Mira was the kind of girl that never tired of asking if I had plans.
What plans ya? What scenes ya?
My response was always: No plans ya.
She knew I had one, I didn’t mention it because it was so frivolous.
No egg puff or what? She’d then ask, narrowing her cat-like eyes.
On Friday afternoons, some of us girls from different departments who all took the same ladies special 29C bus went to have a coffee and egg puff in the canteen, before dashing to the bus stop at 1:45 sharp.
How fun, and then do what, watch the black and white movie on KTV with your grandmother, is it?
There never seemed any malice in her line of questioning, so I didn’t mind her asking. Again, the next Friday before packing her bags, before heading out to whatever cool party she was going off to with boys, she’d ask me, what plans ya, what scenes bro? Even though I had nowhere to go, no one to go with, I looked forward to her asking me about my weekend. She seemed to not judge me from one week to the next for not doing anything of consequence. And on Monday mornings it was my turn to ask her: where she went, what she wore, what she ate, if she remembered anything.
Who knows what I wore, machan; ate some shit dude; I remember being high hahaha.
Each of her answers would provoke the siren call, Scandal! Scandal!, inside but on the outside I’d grin wide, amused by Mira’s disregard for everything—she was so cool she didn’t remember what she wore. Both on the inside and outside I was happy for her. Always surprised by how adult she already was.
She was also the first well-read bad girl I knew. In school, those girls usually failed, and I took it as proof that there was divine punishment for having fun in life. Not for Mira, no. She spoke with great authority to our lecturers about whoever was at the heart of the text we were studying—Cassius, Thetis, Shylock, Silas Marner, Fatima and Vellaiamma, Dulna and Dopdi… And the lecturers all seemed honoured that this notoriously cool girl chose to engage with them. Even on the rare occasion that I raised my hands to say something, they ignored me and looked to her as she sat bored. You could see that she’d already parsed through these simple questions about life and literature, meaning and metaphor. I knew enough of the texts too, I wanted to be a writer, but even I felt they were right in looking at her. I could never speak as well as she did about them, and in a manner that seemed to not take any effort at all on her part. She was everything I would never be. I came from the kind of home that expected me to do everything I could to make myself invisible. If I asked for a fringe, or if I shaved my arms, my mother would provoke me with her, You think you’re a beauty queen or what? Mira was not one to remain invisible, nor one that could be made to feel ugly. She was gap-toothed like me but carried it off better than I ever could, it somehow looked good on her. She had short wavy hair, streaked here auburn, there brown, and it behaved as if under a spell, falling around her face in a manner that made her ferocious and beautiful at once.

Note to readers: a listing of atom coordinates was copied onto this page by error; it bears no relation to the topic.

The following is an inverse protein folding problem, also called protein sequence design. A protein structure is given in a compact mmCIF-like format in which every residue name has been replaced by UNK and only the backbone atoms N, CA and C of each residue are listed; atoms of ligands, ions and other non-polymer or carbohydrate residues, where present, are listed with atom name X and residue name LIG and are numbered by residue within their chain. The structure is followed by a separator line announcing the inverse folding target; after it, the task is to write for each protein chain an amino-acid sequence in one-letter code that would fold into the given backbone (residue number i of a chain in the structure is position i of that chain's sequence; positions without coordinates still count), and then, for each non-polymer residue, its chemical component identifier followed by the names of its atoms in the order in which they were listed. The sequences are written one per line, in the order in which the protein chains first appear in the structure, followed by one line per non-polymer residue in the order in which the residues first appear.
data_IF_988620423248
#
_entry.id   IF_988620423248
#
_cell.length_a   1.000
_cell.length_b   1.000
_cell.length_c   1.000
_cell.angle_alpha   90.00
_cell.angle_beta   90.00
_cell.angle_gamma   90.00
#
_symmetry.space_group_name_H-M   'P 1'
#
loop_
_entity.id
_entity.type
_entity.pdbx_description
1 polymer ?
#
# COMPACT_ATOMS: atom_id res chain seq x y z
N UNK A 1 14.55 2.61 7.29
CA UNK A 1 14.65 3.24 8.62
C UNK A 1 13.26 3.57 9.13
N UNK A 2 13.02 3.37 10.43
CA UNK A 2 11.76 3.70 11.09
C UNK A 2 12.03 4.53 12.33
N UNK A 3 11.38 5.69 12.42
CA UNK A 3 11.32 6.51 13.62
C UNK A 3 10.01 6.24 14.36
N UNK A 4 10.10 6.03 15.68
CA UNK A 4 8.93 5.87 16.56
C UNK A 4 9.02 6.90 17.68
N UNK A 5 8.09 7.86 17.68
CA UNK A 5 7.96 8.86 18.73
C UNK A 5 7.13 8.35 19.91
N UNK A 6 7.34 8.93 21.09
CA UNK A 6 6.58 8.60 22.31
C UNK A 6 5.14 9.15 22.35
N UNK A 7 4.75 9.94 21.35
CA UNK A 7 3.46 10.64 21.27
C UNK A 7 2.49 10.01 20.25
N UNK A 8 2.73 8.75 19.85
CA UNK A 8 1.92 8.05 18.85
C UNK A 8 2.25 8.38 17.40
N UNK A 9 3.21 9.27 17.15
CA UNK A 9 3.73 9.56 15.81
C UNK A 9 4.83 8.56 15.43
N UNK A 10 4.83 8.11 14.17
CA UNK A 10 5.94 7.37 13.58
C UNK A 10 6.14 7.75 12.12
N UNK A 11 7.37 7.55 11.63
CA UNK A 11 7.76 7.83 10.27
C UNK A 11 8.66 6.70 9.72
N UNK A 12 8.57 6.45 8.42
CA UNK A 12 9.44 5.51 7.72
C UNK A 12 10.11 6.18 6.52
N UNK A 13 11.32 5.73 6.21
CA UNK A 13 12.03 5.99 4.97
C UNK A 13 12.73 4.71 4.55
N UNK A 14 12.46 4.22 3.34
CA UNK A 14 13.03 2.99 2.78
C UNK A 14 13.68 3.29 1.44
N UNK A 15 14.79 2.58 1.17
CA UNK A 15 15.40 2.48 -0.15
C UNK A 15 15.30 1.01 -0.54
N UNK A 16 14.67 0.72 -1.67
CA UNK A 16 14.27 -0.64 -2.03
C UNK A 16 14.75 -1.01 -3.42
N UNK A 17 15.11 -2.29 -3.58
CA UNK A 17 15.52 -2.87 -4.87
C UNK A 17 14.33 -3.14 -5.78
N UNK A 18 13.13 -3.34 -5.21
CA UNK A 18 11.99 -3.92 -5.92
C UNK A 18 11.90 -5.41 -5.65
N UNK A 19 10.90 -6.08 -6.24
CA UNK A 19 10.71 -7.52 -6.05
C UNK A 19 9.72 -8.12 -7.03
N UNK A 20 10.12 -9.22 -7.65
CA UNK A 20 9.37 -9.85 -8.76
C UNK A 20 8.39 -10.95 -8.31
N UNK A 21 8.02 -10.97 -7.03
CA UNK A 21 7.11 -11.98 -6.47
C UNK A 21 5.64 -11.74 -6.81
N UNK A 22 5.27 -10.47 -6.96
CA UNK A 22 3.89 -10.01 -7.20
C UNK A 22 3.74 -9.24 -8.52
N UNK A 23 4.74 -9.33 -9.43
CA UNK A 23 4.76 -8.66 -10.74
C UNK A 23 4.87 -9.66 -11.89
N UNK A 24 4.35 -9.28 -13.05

Our friendship never went farther than that twice-a-week banter, though in a secret corner of my heart I nursed a longing for her to invite me to one of her wild, wild parties. I wanted to feel the thrill of being the bad girl, being with a bad girl. It didn’t occur to her to invite me, even though I showed a great deal of interest in her shenanigans, through the entirety of our first semester, in 2002.